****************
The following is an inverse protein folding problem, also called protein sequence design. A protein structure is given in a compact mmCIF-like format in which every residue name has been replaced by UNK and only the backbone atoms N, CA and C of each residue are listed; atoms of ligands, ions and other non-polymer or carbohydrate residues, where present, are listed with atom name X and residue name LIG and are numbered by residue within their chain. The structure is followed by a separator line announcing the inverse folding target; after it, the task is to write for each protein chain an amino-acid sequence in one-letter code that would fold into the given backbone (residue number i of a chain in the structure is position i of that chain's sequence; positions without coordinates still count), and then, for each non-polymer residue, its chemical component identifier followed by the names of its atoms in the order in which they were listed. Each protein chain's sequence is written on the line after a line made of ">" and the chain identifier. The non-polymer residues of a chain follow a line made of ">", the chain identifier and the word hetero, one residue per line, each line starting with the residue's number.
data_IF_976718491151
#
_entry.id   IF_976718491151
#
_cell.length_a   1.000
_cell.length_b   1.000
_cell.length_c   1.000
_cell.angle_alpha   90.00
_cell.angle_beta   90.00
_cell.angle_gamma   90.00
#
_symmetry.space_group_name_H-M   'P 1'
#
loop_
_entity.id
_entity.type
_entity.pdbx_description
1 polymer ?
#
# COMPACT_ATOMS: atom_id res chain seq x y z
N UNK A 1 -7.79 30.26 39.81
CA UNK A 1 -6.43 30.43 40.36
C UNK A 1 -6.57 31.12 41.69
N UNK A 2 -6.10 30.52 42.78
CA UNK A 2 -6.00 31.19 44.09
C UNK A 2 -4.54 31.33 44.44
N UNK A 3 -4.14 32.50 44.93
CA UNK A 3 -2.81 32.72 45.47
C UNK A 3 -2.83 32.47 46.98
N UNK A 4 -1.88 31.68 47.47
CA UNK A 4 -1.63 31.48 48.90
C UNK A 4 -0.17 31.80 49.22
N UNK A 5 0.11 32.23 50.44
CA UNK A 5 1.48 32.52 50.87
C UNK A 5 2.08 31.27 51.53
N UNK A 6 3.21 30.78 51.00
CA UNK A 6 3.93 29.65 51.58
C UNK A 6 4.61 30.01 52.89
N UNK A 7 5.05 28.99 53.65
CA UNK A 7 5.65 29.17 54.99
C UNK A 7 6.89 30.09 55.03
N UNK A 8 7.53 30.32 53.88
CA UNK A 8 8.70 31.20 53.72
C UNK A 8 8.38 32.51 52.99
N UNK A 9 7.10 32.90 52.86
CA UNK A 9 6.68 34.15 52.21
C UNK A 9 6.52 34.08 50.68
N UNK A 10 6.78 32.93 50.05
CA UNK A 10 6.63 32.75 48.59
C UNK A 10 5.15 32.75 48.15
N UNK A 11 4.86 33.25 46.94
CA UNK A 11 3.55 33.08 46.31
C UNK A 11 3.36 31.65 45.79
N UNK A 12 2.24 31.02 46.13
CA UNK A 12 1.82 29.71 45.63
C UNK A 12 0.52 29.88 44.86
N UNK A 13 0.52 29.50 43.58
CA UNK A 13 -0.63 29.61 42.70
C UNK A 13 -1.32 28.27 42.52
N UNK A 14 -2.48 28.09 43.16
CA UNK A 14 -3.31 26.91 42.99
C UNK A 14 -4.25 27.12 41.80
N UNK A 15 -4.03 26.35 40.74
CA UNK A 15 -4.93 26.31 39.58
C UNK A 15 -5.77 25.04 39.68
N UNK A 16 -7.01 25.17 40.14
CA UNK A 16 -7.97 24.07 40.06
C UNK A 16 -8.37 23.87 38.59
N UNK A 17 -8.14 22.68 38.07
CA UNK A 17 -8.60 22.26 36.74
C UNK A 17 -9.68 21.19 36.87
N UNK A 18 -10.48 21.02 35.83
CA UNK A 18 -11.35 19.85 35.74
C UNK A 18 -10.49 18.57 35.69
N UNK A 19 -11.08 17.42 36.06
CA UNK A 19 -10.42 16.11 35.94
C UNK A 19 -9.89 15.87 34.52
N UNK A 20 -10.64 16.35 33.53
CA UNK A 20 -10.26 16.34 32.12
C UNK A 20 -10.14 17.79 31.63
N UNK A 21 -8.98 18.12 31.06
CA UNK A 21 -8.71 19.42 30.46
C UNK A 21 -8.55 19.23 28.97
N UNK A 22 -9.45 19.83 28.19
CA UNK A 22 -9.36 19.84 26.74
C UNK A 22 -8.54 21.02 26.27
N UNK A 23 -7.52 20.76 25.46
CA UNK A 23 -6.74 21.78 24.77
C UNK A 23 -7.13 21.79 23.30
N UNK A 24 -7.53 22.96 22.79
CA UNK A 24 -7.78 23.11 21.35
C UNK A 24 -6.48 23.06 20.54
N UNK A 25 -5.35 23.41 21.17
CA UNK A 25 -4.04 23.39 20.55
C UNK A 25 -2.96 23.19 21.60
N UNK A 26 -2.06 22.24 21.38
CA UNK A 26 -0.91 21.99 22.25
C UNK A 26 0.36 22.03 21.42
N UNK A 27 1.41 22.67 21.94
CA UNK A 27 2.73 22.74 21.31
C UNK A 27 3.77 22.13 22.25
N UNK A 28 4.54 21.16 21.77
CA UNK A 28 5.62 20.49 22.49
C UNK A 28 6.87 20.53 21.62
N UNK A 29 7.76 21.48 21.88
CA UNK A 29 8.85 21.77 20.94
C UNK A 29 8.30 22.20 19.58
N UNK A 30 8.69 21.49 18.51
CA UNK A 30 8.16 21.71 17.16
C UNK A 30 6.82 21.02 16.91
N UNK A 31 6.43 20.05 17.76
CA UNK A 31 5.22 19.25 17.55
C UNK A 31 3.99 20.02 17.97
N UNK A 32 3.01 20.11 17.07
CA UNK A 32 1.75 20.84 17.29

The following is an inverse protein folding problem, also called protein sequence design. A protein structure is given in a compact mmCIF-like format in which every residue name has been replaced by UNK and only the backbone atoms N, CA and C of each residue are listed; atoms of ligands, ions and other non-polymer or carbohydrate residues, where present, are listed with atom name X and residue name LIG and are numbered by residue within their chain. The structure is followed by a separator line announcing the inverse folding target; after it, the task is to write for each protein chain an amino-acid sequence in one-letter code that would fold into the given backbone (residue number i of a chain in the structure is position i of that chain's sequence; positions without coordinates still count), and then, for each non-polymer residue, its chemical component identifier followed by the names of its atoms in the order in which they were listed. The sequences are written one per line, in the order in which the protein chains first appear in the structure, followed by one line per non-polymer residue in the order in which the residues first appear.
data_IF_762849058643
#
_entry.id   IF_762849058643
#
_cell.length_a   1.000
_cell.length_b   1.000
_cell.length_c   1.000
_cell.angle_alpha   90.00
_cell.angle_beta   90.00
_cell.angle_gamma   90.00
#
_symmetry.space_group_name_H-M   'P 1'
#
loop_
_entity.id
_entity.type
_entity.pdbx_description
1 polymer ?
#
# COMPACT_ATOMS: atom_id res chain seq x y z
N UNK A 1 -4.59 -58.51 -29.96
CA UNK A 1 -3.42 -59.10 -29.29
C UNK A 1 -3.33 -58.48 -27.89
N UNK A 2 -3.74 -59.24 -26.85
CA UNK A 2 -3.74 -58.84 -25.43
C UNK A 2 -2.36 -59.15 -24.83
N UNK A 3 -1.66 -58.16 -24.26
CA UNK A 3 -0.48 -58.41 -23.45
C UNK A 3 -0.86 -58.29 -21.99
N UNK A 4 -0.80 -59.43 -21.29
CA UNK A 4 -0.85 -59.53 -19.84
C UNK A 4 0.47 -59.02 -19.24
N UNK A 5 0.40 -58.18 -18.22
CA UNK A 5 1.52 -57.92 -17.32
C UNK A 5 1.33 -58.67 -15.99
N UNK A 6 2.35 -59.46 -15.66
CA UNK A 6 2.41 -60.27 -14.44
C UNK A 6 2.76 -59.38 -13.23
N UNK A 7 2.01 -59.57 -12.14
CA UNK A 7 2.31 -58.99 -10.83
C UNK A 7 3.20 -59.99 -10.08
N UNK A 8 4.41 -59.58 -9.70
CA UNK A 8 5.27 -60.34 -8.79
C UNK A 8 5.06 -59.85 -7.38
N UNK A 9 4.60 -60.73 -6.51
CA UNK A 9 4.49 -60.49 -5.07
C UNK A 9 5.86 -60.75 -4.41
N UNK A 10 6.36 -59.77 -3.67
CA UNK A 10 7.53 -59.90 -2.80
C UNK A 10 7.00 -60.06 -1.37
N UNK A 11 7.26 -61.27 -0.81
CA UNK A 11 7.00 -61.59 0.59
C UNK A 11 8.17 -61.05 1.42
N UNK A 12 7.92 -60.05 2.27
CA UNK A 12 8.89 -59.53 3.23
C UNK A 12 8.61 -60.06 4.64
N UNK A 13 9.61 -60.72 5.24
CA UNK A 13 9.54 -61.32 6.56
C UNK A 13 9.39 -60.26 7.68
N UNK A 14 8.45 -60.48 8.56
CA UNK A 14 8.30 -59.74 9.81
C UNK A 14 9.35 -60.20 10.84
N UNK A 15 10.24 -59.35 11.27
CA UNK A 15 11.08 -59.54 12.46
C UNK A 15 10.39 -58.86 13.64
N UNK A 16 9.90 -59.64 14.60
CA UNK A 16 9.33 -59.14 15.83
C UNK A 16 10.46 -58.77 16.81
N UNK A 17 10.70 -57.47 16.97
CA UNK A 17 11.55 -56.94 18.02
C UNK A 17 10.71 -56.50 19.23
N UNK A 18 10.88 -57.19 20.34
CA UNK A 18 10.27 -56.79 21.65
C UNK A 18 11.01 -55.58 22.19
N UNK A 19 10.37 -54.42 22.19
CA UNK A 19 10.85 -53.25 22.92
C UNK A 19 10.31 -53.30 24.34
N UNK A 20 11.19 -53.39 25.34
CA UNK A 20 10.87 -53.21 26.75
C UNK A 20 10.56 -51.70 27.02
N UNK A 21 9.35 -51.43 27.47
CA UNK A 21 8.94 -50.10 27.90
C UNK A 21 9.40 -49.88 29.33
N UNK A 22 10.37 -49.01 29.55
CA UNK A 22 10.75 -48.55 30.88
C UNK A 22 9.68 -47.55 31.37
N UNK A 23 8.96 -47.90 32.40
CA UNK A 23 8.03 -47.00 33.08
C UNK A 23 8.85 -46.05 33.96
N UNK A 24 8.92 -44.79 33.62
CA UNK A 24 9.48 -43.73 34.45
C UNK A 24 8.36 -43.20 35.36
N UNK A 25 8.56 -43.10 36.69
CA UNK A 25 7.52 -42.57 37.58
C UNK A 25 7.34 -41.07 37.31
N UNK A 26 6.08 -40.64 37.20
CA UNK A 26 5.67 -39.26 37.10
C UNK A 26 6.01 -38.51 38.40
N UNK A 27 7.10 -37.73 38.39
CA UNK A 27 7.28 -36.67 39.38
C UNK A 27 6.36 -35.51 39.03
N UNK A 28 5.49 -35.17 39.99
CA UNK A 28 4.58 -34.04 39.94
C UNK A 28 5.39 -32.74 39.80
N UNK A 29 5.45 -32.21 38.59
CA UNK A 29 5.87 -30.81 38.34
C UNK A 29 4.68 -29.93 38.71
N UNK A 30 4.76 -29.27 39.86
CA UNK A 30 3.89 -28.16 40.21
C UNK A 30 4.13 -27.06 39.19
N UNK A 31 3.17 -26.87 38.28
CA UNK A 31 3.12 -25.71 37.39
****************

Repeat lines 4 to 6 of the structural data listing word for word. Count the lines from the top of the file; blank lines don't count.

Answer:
_entry.id   IF_976718491151
#
_cell.length_a   1.000